“Patient advocates: this is our day!” Lorraine Stiehl shouted, rallying the crowed assembled on November 29 to witness the grand opening of the Sanford Consortium for Regenerative Medicine, a new 150,000 square-foot, state-of-the-art research facility located in the Torrey Pines Mesa life science research cluster in La Jolla, a northern coastal area of San Diego, Calif.
Ms. Stiehl is a patient advocate coordinator for the California Institute for Regenerative Medicine (CIRM), the $3 billion stem cell agency created after California voters approved ballot measure Prop 71 in 2004. CIRM, and patient advocates like Ms. Stiehl, have played a huge role in bringing the Sanford Consortium to fruition. CIRM contributed $43 million to the project and patients are the reason that the consortium’s scientists are doing what they do—working to advance our understanding of stem cell biology and ultimately find new treatments for Alzheimer’s disease, diabetes, and many other conditions.
“You see 150,00 square feet of new research space,” Ms. Stiehl continued. “We see 150,000 square feet of hope, 150,000 square feet of empowerment.”
When The Atlantic magazine was looking for a location to host its first West Coast symposium, the Torrey Pines Mesa area of San Diego sprang to their attention. As Atlantic Vice President Elizabeth Baker Keffer wrote in her welcome, “The research hub of San Diego makes this the perfect location to experience the interdisciplinary experiments occurring on the front line of discovery.” They partnered with UC San Diego to present The Atlantic Meets the Pacific, October 17-19.
Sanford-Burnham joined The Scripps Research Institute, the Salk Institute, Scripps Institution of Oceanography, and UC San Diego’s Calit2 and Moores Cancer Center in representing the powerhouse of scientific ideas that resides here overlooking the Pacific Ocean.
Context can change everything. Driving 65 miles per hour on the highway is perfectly fine, but the same speed in a neighborhood could be deadly. The same is true in biology. Processes that are necessary in one context can be harmful in another.
Dr. Robert Wechsler-Reya, who directs the Tumor Development Program in Sanford-Burnham’s Cancer Center, has spent many years studying how “good” processes can also cause disease. He is particularly interested in how mechanisms that are normal in embryonic development can cause cancer when turned on in children and adults.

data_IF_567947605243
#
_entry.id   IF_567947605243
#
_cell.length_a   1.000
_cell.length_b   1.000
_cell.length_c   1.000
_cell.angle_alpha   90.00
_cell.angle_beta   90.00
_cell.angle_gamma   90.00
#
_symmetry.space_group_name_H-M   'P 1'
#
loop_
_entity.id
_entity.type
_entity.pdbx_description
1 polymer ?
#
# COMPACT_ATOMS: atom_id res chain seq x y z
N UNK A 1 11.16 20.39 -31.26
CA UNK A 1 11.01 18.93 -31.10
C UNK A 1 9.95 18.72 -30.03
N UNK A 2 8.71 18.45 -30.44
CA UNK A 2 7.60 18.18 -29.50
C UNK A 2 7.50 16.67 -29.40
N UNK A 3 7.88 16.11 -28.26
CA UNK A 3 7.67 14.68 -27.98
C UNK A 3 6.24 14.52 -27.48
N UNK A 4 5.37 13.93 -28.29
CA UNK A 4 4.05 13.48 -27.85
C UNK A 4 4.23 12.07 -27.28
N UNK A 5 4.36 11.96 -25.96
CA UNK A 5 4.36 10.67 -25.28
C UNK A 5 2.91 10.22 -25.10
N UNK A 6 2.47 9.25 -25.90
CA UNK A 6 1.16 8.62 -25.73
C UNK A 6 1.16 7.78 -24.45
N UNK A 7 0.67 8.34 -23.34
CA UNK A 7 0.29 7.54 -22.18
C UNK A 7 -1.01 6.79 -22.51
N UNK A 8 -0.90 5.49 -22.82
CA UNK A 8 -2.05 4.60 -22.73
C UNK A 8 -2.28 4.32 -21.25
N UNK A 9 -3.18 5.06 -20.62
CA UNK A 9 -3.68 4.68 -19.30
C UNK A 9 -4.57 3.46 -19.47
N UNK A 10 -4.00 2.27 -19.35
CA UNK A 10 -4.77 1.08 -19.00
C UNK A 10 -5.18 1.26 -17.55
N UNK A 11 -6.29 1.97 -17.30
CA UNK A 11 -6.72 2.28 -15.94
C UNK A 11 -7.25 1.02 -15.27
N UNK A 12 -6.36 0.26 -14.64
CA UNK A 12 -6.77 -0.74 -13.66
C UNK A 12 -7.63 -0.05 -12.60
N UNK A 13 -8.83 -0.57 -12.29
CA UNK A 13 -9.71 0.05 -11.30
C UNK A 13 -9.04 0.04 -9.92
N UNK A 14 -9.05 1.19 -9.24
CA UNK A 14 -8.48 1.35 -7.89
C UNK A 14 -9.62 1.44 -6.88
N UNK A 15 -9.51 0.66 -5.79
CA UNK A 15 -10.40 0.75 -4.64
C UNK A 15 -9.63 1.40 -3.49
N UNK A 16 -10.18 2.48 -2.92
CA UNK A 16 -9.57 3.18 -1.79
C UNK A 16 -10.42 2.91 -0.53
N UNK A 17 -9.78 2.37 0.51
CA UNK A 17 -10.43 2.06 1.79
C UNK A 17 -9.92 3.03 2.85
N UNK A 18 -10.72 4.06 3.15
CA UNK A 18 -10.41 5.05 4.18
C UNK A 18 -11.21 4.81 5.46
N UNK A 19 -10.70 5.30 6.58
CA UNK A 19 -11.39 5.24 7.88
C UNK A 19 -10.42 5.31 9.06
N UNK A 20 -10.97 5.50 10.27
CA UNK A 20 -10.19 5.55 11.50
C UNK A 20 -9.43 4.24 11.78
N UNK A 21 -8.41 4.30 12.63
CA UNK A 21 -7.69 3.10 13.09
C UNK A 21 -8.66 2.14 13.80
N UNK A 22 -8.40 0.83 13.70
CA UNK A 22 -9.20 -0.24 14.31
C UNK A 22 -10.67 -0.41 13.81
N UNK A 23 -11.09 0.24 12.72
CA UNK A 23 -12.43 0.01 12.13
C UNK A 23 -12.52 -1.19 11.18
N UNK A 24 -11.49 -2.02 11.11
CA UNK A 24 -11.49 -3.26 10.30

“We work on the relationship between development and cancer, particularly in the brain,” says Dr. Wechsler-Reya. “We’re interested in how normal stem cells and progenitor cells make decisions like when to divide, when to differentiate and what to differentiate into. We’re interested in how those decisions go wrong in cancer.”
Conventional medical care generalizes treatment to all patients with a particular disease. But since a disease is as individual as the person who has it, casting a wide therapeutic net has its limitations. For one, patients with a certain genetic makeup might not respond to a particular drug as well as patients with different genetics, or they might experience different side effects. As personalized medicine becomes a reality, it could rectify these less-than-ideal situations.
From the diagnostic point-of-view, personalized medicine is a shift from reactive to proactive. Based on a person’s health, genetic, and environmental profiles, doctors practicing personalized medicine could assess a patient’s risk for acquiring a genetic disease before any symptoms develop. This might allow them to target the specific genes that account for illness (the BRCA1/BRCA2 genes that predispose a woman to breast cancer, for example), incorporate a prevention strategy, and monitor those genes over time. When it comes to treatment, personalized drugs could be prescribed based on an individual’s molecular “build” and targeting treatment where it will do the most good and the least harm.
San Diego’s Rady Children’s Hospital recently brought together an all-star cast of speakers for a symposiumon pediatric translational research – laboratory research that could be “translated” into therapies for sick children. This was the ideal place to bring laboratory scientists together with physicians. The close connection to patients was clear, as kids played in the hall outside the conference room, paramedics checked out the posters and doctors used the wall phones to return pager calls and provide consultations.What did they talk about? A little bit of everything that’s hot in pediatric research: brain cancer, leukemia, rare genetic diseases, stem cell therapies and re-wiring the immune response to fight disease.
One of Sanford-Burnham’s newest recruits, stem cell expert Dr. Robert Wechsler-Reya, was there. Dr. Wechsler-Reya hasn’t finished his move to San Diego yet, but he did not want to miss the opportunity to connect with his colleagues in stem cell research and pediatric medicine.
Dr. Robert Wechsler-Reya, a well-known researcher at Duke University has accepted a faculty position at Sanford-Burnham. He will be a professor and director of the Tumor Development Program at the Institute’s NCI-designated Cancer Center. Dr. Wechsler-Reya is the first researcher to receive a Leadership Award from the California Institute for Regenerative Medicine (CIRM). The award, which will provide $5.9 million to support his research, was created to recruit stem cell scientists to California institutions.